And not one of us ever knows what another one of us sees as "red". We may all look at a thing and call it "red". But you don't ever know what I see.

 

OK, it's weird. I tried to discuss this with a college freshman English Composition class. It was not a pretty session!

 

So how do I know what Max, Fritzie, Heidie, Midnight, Mitzie, Tiger, Ulthar, Vamp, Frodo, Tyga, Fergie, or Dixie sees?

 

I don't know what you see - and you don't know what I see.

 

Life is strange!

 

you're talking about a couple different, but interesting things. about color. there was a time when blue was not a word. it's wild. there just wasn't a word for it in some languages. there was a radiolab about how the color doesn't come up in the odyssey. second, we do know what red is, because we know the biophysics of how we detect it. but yes, the philosophical brain-in-a-vat questions remain.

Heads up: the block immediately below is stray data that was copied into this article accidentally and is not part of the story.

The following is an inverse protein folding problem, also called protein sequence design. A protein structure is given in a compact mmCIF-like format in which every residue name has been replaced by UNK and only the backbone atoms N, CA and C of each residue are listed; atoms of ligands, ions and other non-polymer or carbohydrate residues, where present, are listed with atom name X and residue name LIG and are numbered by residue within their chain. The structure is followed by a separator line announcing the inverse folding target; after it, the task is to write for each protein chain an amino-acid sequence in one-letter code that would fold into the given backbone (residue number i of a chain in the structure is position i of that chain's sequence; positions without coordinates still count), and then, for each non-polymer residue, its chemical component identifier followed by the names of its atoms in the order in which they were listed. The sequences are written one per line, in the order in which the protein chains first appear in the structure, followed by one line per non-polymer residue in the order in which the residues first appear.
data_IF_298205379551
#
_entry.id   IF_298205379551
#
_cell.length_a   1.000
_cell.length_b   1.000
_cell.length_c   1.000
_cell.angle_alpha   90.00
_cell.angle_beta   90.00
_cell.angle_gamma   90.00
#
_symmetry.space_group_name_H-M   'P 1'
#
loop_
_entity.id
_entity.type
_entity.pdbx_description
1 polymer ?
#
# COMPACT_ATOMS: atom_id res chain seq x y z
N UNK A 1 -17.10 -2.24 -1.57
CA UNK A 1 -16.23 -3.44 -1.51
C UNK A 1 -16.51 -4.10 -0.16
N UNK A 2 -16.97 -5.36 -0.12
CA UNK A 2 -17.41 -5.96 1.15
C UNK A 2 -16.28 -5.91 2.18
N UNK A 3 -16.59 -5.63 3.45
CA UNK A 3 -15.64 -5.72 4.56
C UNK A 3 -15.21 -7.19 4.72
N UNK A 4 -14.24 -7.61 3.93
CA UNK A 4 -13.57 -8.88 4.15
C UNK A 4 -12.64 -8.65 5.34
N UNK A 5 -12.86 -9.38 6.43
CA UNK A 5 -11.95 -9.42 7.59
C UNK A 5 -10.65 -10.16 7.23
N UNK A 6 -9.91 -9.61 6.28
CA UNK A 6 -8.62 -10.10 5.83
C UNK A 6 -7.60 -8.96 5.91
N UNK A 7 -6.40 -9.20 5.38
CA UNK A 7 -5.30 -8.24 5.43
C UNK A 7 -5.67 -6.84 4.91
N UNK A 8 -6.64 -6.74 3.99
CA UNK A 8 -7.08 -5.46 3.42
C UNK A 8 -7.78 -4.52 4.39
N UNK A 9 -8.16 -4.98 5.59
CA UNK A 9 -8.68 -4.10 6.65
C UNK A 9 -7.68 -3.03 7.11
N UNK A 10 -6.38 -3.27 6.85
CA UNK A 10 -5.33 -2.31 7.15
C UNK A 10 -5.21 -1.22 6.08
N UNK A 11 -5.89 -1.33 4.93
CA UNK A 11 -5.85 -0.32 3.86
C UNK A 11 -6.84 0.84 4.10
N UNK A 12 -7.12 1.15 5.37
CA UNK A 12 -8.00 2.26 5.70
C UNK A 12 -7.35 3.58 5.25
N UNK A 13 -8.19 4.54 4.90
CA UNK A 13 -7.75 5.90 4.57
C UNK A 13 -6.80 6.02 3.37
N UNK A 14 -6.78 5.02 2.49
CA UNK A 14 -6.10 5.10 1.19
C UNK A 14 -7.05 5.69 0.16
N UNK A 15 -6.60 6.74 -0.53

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What I've always wondered is why we believed dogs were color-blind in the first place? Why did our culture tell us they only see in black and white? Since color vision is an evolutionary advantage, and since WE have it, it would make sense to me that our assumption is that other species see color as well, though maybe not in exactly the same way.

 

Once online, a grown-but-young person strongly expressed her knowledge that we dream in black and white. I'd never heard nor imagined that before. Why would my brain dream in black and white when my visual experiences my whole life have been colored? Didn't make any sense at all to me. I've never heard that "fact" presented again - but the OP was completely certain.